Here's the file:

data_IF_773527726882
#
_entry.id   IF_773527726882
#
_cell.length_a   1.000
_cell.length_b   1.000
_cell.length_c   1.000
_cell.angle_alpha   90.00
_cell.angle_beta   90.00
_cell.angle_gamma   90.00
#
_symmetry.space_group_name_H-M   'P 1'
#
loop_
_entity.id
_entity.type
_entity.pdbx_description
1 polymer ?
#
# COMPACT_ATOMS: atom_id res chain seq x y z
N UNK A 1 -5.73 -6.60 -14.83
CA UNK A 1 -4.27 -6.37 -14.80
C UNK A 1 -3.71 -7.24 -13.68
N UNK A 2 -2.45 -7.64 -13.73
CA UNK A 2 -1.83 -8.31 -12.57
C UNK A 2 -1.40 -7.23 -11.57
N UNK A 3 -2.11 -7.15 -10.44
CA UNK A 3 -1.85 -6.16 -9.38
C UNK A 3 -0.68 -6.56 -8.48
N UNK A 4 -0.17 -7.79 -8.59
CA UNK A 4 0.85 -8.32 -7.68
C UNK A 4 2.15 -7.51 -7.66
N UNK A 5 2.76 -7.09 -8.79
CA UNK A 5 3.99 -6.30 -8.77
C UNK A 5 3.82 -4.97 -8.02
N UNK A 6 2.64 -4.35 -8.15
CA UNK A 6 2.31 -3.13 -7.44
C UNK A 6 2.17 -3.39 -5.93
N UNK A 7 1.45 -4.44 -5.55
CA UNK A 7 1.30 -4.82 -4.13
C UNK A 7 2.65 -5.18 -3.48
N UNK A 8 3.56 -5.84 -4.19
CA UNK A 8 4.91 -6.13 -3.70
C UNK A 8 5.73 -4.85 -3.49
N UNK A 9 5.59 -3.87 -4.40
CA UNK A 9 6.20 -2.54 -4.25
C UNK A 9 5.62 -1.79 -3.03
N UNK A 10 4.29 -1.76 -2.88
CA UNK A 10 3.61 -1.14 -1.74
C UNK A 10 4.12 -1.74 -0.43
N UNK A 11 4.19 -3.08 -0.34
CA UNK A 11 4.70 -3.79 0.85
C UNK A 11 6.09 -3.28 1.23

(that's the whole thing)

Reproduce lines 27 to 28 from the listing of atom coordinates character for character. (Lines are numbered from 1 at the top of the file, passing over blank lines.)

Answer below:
N UNK A 3 -2.11 -7.15 -10.44
CA UNK A 3 -1.85 -6.16 -9.38